Santiago de Cuba coat of arms

Santiago de Cuba province is the second most populous province in Cuba, established as province in 1976. The province’s location between mountains and the Caribbean Sea make it a unique place to visit.

The provincial capital is Santiago de Cuba city, the second most important city of the island after Havana. Named after the patron saint of Spain, the city of Santiago de Cuba nestles between a natural beautiful harbor and the impressive Sierra Maestra mountain range. It is one of Cuba’s most picturesque cities. Here you will find deep African roots and traditions, attributable to the colonial slave trade and the influx of French immigrants, accompanied by their African slaves, after the Haitian slave revolt of 1791.

Santiago de Cuba downtown

Padre Pico St. in Santiago de Cuba

Basilica of Nuestra Señora de la Caridad, El Cobre, Santiago de Cuba

Santiago de Cuba was the last of the first seven villages established in Cuba by the Spanish Governor Diego Velázquez in 1515, and functioned as capital of the Island until 1550. Santiago de Cuba has a wonderful history since the very beginning of the Spanish conquest, which continued through the struggles for the Cuban independence from Spain and later during the Cuban Revolution.

Traditionally, Santiago de Cuba is considered the most hospitable city of the country. The people of Santiago are open, welcoming, talkative, and generous with outsiders. The outstanding bay of Santiago de Cuba is one of the most beautiful in the island. This city has many historic and interesting sites to visit. Also well known are its Carnival festivities, which takes place in the month of July every year, as well as the Festival del Caribe and the Fiesta del Fuego.

Some of the many interesting place to visit in the city are: the fortress of San Pedro de la Roca, inscribed on the UNESCO World Heritage List; the Santa Ifigenia Cemetery one of the most important funeral monuments of Latin America and the Caribbean where José Martí mausoleum, Cuba's national hero, and Fidel Castro tumb are located; the Diego Velázquez Museum, the oldest house still standing in Cuba; the Padre Pico St., the only street that turns into stairs in Cuba.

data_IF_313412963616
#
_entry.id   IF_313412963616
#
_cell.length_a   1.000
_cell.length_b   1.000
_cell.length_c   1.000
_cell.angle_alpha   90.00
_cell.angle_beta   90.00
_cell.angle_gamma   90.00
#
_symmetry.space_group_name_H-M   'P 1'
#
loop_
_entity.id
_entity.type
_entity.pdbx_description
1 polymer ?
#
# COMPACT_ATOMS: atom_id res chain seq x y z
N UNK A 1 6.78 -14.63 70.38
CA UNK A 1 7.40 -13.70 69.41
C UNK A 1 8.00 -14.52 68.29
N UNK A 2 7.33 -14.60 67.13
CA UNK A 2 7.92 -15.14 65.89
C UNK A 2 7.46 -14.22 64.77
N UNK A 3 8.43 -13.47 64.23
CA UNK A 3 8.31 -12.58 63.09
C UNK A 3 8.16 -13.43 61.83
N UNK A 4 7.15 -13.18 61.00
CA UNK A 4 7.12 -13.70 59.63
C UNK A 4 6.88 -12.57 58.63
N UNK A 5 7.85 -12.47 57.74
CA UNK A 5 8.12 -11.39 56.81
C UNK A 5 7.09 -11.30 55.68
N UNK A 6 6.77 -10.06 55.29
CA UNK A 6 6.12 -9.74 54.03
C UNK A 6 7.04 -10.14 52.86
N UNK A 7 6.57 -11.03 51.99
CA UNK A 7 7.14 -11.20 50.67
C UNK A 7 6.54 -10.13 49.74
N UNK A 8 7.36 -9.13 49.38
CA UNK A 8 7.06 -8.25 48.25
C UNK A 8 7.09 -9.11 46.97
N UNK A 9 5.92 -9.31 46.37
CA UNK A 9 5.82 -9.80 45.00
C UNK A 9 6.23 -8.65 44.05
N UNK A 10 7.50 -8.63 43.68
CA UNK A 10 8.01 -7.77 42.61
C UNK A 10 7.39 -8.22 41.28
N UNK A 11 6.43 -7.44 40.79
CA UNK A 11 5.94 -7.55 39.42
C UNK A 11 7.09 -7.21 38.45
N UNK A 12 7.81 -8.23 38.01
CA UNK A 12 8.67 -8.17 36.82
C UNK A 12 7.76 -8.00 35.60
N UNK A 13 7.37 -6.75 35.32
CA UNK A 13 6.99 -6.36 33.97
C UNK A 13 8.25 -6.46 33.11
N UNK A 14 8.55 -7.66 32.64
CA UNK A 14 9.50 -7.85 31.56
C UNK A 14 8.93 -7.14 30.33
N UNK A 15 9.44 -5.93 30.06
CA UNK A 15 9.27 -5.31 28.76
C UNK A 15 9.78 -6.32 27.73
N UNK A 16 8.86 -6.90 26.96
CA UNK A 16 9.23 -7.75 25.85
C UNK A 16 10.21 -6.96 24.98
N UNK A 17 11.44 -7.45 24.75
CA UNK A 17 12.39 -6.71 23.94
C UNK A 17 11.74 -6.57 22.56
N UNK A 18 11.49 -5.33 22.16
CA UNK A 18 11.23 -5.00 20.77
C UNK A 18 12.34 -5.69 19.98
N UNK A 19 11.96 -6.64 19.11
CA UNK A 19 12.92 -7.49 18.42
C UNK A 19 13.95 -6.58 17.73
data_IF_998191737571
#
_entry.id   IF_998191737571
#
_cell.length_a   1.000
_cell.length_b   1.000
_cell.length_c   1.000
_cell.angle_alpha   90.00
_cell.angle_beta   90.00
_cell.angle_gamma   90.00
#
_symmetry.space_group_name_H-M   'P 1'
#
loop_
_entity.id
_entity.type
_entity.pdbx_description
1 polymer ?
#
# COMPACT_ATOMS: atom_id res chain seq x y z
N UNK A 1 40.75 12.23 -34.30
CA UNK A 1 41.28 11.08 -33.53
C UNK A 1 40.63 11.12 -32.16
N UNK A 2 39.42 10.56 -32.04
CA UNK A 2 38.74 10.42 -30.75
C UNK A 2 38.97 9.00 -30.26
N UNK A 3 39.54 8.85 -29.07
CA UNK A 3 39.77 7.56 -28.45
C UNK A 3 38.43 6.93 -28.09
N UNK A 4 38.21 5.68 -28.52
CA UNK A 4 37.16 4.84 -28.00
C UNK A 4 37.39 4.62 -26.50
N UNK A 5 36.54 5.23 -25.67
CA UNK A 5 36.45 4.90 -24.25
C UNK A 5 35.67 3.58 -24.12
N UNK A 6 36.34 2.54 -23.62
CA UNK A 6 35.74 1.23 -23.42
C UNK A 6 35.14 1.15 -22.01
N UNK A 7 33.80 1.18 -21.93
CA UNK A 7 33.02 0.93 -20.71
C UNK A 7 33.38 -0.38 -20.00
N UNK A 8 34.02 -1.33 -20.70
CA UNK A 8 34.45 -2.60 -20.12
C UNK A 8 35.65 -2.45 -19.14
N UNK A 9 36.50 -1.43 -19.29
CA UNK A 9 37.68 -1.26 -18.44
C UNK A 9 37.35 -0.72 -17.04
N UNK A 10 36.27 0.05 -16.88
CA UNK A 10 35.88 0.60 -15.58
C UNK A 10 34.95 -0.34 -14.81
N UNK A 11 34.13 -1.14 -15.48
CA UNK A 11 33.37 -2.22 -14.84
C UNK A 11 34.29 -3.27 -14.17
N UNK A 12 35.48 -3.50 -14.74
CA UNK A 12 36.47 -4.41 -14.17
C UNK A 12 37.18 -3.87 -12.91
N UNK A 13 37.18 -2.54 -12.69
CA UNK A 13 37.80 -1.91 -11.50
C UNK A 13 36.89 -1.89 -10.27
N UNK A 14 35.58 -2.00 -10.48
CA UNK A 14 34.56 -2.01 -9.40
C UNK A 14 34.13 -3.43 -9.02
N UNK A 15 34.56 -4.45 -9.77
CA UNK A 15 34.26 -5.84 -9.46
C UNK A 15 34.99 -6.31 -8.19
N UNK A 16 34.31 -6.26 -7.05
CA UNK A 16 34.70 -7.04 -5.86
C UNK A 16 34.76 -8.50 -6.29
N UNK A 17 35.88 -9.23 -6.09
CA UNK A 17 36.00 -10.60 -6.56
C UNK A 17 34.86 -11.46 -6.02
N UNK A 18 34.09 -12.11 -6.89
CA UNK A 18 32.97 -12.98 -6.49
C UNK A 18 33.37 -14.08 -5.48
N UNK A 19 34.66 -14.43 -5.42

Also not far from the city you will find more interesting place to visit: El Cobre, once a mining town, 22 km from the capital. There is the Basilica of Nuestra Señora de la Caridad, the patron saint of Cuba, whom Pope John Paul II crowned during his visit to Cuba in January 1998. Among its treasure is also the gold medal Nobel Prize of Literature Ernest Hemingway won in 1954. In the Baconao Biosphere Reserve is La Gran Piedra, a volcanic rock more than 1200 meters above sea level with a microclimate, cooler temperatures and abundant vegetation and fauna. The mossy soil and floating fog clouds give this area a fairytale atmosphere. Not far from there, ruins of French coffee plantations, declared a UNESCO World Heritage Site in 2000.

Unquestionably, this province and its capital city is one of the most interesting tourist destinations in Cuba.